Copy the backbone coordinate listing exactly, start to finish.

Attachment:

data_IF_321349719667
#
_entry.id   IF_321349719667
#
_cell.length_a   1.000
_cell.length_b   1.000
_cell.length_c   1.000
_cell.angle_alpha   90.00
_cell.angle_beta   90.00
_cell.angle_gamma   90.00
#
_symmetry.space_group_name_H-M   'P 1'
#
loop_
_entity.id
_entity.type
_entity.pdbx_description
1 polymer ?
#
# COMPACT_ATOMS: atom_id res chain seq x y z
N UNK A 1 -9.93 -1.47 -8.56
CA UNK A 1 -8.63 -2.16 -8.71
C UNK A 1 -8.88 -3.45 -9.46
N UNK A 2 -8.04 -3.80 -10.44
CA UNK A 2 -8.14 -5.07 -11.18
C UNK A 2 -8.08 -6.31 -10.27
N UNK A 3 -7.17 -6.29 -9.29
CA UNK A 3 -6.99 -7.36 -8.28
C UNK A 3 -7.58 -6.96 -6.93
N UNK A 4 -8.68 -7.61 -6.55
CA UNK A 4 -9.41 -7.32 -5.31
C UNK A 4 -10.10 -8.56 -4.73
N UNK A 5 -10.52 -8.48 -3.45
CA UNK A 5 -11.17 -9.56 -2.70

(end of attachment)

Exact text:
data_IF_321349719667
#
_entry.id   IF_321349719667
#
_cell.length_a   1.000
_cell.length_b   1.000
_cell.length_c   1.000
_cell.angle_alpha   90.00
_cell.angle_beta   90.00
_cell.angle_gamma   90.00
#
_symmetry.space_group_name_H-M   'P 1'
#
loop_
_entity.id
_entity.type
_entity.pdbx_description
1 polymer ?
#
# COMPACT_ATOMS: atom_id res chain seq x y z
N UNK A 1 -9.93 -1.47 -8.56
CA UNK A 1 -8.63 -2.16 -8.71
C UNK A 1 -8.88 -3.45 -9.46
N UNK A 2 -8.04 -3.80 -10.44
CA UNK A 2 -8.14 -5.07 -11.18
C UNK A 2 -8.08 -6.31 -10.27
N UNK A 3 -7.17 -6.29 -9.29
CA UNK A 3 -6.99 -7.36 -8.28
C UNK A 3 -7.58 -6.96 -6.93
N UNK A 4 -8.68 -7.61 -6.55
CA UNK A 4 -9.41 -7.32 -5.31
C UNK A 4 -10.10 -8.56 -4.73
N UNK A 5 -10.52 -8.48 -3.45
CA UNK A 5 -11.17 -9.56 -2.70